I want to continue to address the question many new dentists ask: How much does it cost to start a new dental practice? Here are tips to save money when acquiring a dental office building.
I successfully started two dental offices and I’m not even a dentist! If I could start and run profitable dental offices, pay dentists, then any dentist can definitely start their own practice. Not to mention they will make excellent money too.
Here are the best places where you can save significant amounts of money and increase your odds of making it:
In particular, I’ll focus on the costs of building or acquiring the dental office building itself.
Land Acquisition. This is where costs can become the most variable. Dependent on the city, state, the economy, and the country, real estate prices can fluctuate tremendously. To give you an idea: The typical 6-operatory dental practice would fall in about a 1800-2400 square footage range. So the price can range depending on the cost of commercial real estate land in the location you want to set up. For example, 2,400 square footage of land for a Dallas operatory could cost around $1,500, while a piece of land for the same size in San Diego can cost $5,750. Not to mention, you’ll want a well researched, strategic location with enough foot traffic and patients to pay for that space.
There’s a lot of other expected and maybe unexpected costs that come with this too —i.e., consulting with a realtor, making sure your location is zoning compliant, and if you have enough space to accommodate HIPAA and other guidelines for dental practices. Not to mention if you have the right operatory sizes for your spaces dependent on the type of dentistry you work in. Whether you’re planning to start a general practice, orthodontic, periodontics, or something else.
Construction Costs. Now that we’ve covered the gist of land acquisition, we need to also consider constructing the office itself. According to the Dental Clinic Manual, it estimates a cost of $100 to $200 per square foot just for construction —this doesn’t account for equipment or supplies. With that “typical” 2,400 square footage 6-operatory office, you’re looking anywhere between $240,000 to $480,000.
As you can see by this simple estimate, the costs add up really quick. You’ll totally maximize your stress by purchasing a new building —I highly advise not starting here!
Once you have proven that you can meet your payroll every pay period, pay your rent every month, cover all of your supply expenses, and pay yourself what you need, if you still want to build or buy a building, even if it means paying yourself a little less, then go for it!
If you get yourself into enough debt, you may become one of “those” dentists who recommends PFMs as the standard treatment for all their patients; needed or not. Don’t put yourself into that situation!
I was unemployed and had limited funds when I started my first office, so I really needed to keep my building expense in check.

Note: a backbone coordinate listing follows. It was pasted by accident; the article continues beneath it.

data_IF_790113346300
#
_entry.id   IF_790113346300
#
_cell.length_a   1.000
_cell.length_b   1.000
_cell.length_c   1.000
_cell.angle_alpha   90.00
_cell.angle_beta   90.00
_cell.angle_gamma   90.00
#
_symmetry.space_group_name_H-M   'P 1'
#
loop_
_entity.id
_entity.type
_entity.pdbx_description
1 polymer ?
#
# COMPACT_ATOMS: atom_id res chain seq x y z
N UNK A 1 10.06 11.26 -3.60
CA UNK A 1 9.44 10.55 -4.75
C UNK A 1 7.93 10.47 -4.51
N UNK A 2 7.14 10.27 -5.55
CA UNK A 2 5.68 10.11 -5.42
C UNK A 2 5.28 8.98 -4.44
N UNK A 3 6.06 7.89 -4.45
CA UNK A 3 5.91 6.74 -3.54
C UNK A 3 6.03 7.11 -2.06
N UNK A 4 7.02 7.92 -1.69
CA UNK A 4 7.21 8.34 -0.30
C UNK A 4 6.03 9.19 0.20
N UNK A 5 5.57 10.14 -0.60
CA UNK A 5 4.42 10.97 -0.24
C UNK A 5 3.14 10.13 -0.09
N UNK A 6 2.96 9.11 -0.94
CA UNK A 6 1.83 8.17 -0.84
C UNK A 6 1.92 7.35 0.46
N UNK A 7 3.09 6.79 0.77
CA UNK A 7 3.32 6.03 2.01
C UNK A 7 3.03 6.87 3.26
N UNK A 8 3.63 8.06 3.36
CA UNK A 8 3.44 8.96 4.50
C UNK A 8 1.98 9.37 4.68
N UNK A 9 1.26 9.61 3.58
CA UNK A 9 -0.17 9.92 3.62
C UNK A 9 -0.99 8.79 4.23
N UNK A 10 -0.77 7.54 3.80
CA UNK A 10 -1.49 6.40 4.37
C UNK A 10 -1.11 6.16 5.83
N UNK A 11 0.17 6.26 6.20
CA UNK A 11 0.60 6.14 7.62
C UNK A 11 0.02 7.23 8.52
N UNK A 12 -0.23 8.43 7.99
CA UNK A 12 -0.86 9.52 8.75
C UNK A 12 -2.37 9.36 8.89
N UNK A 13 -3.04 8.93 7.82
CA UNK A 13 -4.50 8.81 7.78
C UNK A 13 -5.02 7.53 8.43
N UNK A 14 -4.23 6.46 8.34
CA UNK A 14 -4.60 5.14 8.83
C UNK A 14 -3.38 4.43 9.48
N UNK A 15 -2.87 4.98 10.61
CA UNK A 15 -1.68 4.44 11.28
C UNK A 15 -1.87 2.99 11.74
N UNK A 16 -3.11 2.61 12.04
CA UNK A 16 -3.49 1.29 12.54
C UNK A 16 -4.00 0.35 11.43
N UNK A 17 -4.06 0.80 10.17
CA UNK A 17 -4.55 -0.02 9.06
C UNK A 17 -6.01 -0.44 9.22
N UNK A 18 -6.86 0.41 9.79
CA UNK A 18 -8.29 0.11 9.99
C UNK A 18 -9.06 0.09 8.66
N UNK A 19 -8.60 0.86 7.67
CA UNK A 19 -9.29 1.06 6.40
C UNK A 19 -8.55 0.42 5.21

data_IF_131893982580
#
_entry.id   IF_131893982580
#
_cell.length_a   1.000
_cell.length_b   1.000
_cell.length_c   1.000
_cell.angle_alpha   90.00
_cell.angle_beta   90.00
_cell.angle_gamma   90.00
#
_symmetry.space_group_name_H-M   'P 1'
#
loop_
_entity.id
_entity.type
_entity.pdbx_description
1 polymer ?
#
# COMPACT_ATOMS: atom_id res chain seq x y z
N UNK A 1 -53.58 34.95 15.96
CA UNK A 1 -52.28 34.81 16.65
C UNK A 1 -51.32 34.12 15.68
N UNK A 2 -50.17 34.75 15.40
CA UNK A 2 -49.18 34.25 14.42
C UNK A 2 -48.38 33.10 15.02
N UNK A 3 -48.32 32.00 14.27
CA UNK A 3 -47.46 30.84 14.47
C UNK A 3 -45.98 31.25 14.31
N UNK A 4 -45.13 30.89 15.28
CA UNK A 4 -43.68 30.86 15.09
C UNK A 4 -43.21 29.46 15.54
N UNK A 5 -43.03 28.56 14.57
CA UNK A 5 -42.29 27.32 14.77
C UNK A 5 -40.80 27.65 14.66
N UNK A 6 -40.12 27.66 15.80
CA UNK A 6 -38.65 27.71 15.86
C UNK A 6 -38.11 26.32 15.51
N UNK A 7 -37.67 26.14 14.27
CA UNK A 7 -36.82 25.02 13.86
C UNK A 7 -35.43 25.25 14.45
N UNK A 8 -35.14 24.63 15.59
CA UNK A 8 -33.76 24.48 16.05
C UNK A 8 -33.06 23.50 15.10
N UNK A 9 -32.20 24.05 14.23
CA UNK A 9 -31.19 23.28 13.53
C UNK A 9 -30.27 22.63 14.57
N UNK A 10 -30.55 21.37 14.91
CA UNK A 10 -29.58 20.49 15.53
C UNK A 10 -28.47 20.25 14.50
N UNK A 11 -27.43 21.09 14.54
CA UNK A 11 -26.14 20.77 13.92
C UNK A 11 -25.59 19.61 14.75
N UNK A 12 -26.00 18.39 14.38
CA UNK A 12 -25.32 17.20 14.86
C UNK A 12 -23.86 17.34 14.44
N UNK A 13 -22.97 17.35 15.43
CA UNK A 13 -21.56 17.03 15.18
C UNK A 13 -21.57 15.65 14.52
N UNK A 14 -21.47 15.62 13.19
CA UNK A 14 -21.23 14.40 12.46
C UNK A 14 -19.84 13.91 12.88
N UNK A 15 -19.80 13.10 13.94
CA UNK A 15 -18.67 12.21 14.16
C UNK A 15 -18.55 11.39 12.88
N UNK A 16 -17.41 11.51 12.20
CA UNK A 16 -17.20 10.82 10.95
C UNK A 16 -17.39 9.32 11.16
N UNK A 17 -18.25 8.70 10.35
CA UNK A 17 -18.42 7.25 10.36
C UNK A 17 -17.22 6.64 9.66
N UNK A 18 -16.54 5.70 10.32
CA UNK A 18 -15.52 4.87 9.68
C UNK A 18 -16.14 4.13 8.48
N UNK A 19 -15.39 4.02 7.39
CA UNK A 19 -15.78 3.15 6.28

Fortunately, I found a small dental space in a strip mall that was about to be vacated. Don’t be afraid to start with a smaller office to save money.
How do you find an empty office space that has already been built out for a dental office?
It may take a little time and some luck but you can do it. I found my first empty office by just driving around neighborhoods and found my second vacated location from a tip I got from a friend. These empty, former dental office suites are out there, waiting for you to move in for little to no expense. You can find one too!
And even better, you can totally negotiate your own sweetheart lease for that vacated dental office space you find. Landlords are usually highly motivated to get these spaces rented.
If you play your cards right, the landlord may pay you, in terms of initial abated rent and a build-out allowance, to sign a mid to long term lease! The landlord at my first dental office was highly motivated and so I was able to negotiate four months of free rent and get $5,000 towards office renovations.
Later, I found a second vacated office that was much larger and negotiated another favorable lease for my second location.
Don’t be afraid to walk away if the negotiation doesn’t fit your budget. Again, the goal here is to start an office you can financially succeed in!
Starting a new dental practice doesn’t require the most expensive, big, shiny new building to make a profit. To be financially successful, you’ll want your first goal to focus on minimizing debt.
Plan your Budget and Do Your Research
Here are a few articles to help you get started:
Don’t hesitate to read more, shop around, ask around, and do your homework to find the best, profitable place to put your office.
Don’t be afraid to get a little “scrappy” by searching for an old, available operatory to rent. Then assume everything in real estate is negotiable —because it is! And don’t be afraid to say no and walk away if the negotiation doesn’t fit your budget.
In my other article, I also share ways to save when investing in major equipment.
So, what do you think? Comment below what other tips or resources you would recommend for a dentist looking to rent their first dental office, or potentially looking to build one.